James Ellis, Senior Editor at the Official John Wayne Collector’s Edition

Marisa Wayne Facebook Q&A

This past week, we hosted a Facebook Q&A session with John Wayne’s youngest daughter, Marisa Wayne. Marisa received over 900 questions from fans in the 30 minute session, and wanted to share her thoughts on some she missed.

Check out the series below to get an insight on John Wayne through the eyes of his daughter, Marisa.


Q: Do you and all your siblings have any idea just how much your father is loved and admired by everyone in this country?

MW: Thank you!! It’s very cool to know he was loved by so many.


Q: Did your father sing to his kids, spontaneously, just for fun?

MW: I remember his big, loud, boisterous voice and I loved it!! It gives me chills when I hear him sing in certain movies and he would also whistle, especially the theme to “The High and the mighty” every time we would board a plane. Such a character! 


Q: What was his favorite topic to discuss?

MW: Oh boy. He would love a good political discussion, but also loved current events, sports and history.


Q: What is your funniest memory of your dad?

MW: He was a practical joker. When we were living in London, we had a 4 story home and he gave my sister the room on the top floor and he told her it was “supposedly” haunted. After everyone was asleep, he would wake me up and we would sneak in there and tilt the paintings on the walls and move stuff around. She would freak out in the a.m. and come running down the stairs, and he would say she was being ridiculous and he and I would laugh about it.


Q: If you could ask your dad one more question what would it be? 

MW: I don’t know. I would just like to be with him and watch the sunset and hold his hand. I wish he knew my kids, but there is nothing I feel the need to ask him because he demonstrated so much through his work and lifestyle and excellent parenting.


Q: Did he have a nickname for you?

MW: It was “precious,” until I hit him accidentally with a gold club. After that he called me “9-iron”!


Q: Is there any personal item or thing of your father’s that you carry at all times or keep in a special place? And if so, what is it/are they?

MW: I have a post card he wrote me from Singapore framed on my nightstand.


Q: What was the best advice he ever gave you?

MW: Don’t hurry, don’t worry and don’t forget to smell the flowers! Also, keep moving forward. Everyone makes mistakes, but you just have to learn from them and move ahead. Don’t dwell on the past.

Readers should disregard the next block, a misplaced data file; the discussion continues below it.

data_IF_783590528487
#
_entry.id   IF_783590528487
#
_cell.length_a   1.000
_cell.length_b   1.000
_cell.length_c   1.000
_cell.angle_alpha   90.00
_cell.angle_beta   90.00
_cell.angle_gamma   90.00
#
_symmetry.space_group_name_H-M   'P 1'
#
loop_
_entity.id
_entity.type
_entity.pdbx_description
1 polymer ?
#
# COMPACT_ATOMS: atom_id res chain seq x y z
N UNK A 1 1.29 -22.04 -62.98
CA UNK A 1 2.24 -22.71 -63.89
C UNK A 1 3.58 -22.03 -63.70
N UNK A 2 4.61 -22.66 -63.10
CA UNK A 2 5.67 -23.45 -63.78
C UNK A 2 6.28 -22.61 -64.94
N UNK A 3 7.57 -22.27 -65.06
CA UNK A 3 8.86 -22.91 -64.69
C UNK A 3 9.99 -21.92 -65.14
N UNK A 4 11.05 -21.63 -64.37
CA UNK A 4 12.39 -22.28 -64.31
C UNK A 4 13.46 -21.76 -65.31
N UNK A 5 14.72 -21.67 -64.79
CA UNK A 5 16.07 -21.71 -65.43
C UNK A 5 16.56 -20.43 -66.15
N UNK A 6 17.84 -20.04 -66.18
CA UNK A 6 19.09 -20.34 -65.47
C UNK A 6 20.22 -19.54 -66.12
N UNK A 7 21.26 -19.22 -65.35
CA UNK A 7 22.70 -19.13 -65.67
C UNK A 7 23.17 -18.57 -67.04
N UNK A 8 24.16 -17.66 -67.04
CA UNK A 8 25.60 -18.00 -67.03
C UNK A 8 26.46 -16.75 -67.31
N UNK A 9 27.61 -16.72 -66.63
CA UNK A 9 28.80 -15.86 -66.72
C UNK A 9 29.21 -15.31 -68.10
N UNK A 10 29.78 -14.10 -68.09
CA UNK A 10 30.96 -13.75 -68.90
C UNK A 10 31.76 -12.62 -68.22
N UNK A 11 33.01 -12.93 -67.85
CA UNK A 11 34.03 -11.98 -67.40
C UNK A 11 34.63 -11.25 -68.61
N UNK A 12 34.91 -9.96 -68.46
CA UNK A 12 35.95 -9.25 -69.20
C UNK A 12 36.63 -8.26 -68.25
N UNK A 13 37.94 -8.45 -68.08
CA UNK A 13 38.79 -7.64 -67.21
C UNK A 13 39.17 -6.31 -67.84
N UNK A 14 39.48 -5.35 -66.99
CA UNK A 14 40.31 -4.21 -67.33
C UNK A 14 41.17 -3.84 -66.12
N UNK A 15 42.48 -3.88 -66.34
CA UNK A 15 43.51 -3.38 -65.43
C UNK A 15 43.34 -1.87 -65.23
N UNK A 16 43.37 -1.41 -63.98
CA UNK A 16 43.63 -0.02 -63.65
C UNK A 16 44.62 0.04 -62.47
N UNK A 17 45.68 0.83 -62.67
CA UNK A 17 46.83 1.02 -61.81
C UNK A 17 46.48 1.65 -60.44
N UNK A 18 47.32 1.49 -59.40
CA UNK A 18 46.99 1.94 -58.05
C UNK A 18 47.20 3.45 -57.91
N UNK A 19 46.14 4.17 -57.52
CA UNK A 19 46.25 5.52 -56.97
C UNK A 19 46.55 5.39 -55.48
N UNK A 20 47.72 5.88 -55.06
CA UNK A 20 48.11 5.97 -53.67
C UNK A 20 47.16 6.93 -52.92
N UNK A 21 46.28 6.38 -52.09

Q: When you hear people talk of your father with such respect and honor how does that make you feel?

MW: Proud and happy.


Marisa thanks all fans who participated for their thoughtful questions and love of John Wayne. To follow Marisa Wayne’s public page click this link and don’t forget to follow the Official John Wayne Facebook page here!

Marisa Wayne Journal Entry

When people imagine the private life of an iconic movie star like John Wayne, they might picture lavish film premieres, black-tie events—or riding off into Western sunsets. But as his daughter, Marisa Wayne, explains, her father left his strongest impressions in quieter, more personal moments. 

Though only 13 when he passed away, Marisa’s memories of John Wayne are clear and vivid. The glimpses into her father’s private life reflect the values he broadcasted to the rest of America, and to the world at large: hard work, grit, kindness, and love for family.




Marisa Wayne and her father on set.

“People ask me all the time what it’s like to be John Wayne’s daughter and I have to say, it’s pretty darn good. He was not only an incredible family man, but he was doting, fun, playful yet also strict.

Life with him was an adventure. We were either off on some exotic location or on our boat traveling through Mexico or Canada, fishing and playing games. He truly loved having his kids around him and we were not allowed to walk by him without giving him a hug or a kiss. It was a rule and I have since imposed it upon my kids.

He would not tolerate any disrespect and he only had to look at me to make my knees tremble. You always knew when he was serious and you felt bad disappointing him. He knew this so his temper was gentle and quick. He would give you his two cents and then quickly smile and say, “Now come over here and give me a hug!”

The worst part was losing him when I was only 13 years old, but I cherish the memories and being able to watch his movies and interviews.

It was important to him that we use his name to help those with cancer so, here we are, almost 37 years later, still looking for a cure, and, I believe, with the work of the John Wayne Cancer Institute and John Wayne Cancer Foundation, we are getting closer!”

– Marisa Wayne


Do you have a question for Marisa? Join Marisa at 1:30pm PDT on March 29th for a live 30-minute Q&A on the official
John Wayne Facebook page at

A Look Inside the John R. Hamilton Photo Archive

For half a century, John R. Hamilton distinguished himself as one of the greatest and most influential photographers in the entertainment industry. From the 1940’s to the 1990’s, he was celebrated for his portraits of actors like Steve McQueen, Paul Newman, Elizabeth Taylor, Brigitte Bardot, Ann-Margret and more. His Life magazine cover from 1965 is one of the most iconic photos ever taken of John Wayne.


Viewing slides with a lightbox.

In 2014, John Wayne Enterprises had the unique opportunity to acquire a portion of the John R. Hamilton Collection that features John Wayne. The John R. Hamilton / John Wayne Collection contains black and white negatives, color slides and silver gelatin photographer prints of both previously published as well as never before seen photos from the sets of John Wayne films such as The Searchers, The Horse Soldiers, The Man Who Shot Liberty Valance, The Sons of Katie Elder, Hellfighters, and El Dorado.